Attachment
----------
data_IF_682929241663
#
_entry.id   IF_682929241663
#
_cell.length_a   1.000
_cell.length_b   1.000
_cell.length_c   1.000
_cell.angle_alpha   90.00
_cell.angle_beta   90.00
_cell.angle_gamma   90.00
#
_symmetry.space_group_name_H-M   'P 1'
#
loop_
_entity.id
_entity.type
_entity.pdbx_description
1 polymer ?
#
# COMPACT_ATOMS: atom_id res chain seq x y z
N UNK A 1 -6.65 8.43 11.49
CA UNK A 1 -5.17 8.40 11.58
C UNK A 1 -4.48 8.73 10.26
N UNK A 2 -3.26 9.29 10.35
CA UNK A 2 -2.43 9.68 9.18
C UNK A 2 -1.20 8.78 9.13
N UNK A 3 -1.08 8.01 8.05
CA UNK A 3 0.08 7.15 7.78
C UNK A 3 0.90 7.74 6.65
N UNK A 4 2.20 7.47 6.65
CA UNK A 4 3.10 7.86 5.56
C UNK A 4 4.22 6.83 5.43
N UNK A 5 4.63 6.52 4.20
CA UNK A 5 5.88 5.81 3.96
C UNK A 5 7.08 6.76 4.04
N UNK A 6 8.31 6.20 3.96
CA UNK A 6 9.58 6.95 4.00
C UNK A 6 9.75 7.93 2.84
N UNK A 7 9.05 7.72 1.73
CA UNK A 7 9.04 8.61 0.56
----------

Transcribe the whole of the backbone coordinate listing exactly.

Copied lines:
data_IF_682929241663
#
_entry.id   IF_682929241663
#
_cell.length_a   1.000
_cell.length_b   1.000
_cell.length_c   1.000
_cell.angle_alpha   90.00
_cell.angle_beta   90.00
_cell.angle_gamma   90.00
#
_symmetry.space_group_name_H-M   'P 1'
#
loop_
_entity.id
_entity.type
_entity.pdbx_description
1 polymer ?
#
# COMPACT_ATOMS: atom_id res chain seq x y z
N UNK A 1 -6.65 8.43 11.49
CA UNK A 1 -5.17 8.40 11.58
C UNK A 1 -4.48 8.73 10.26
N UNK A 2 -3.26 9.29 10.35
CA UNK A 2 -2.43 9.68 9.18
C UNK A 2 -1.20 8.78 9.13
N UNK A 3 -1.08 8.01 8.05
CA UNK A 3 0.08 7.15 7.78
C UNK A 3 0.90 7.74 6.65
N UNK A 4 2.20 7.47 6.65
CA UNK A 4 3.10 7.86 5.56
C UNK A 4 4.22 6.83 5.43
N UNK A 5 4.63 6.52 4.20
CA UNK A 5 5.88 5.81 3.96
C UNK A 5 7.08 6.76 4.04
N UNK A 6 8.31 6.20 3.96
CA UNK A 6 9.58 6.95 4.00
C UNK A 6 9.75 7.93 2.84
N UNK A 7 9.05 7.72 1.73
CA UNK A 7 9.04 8.61 0.56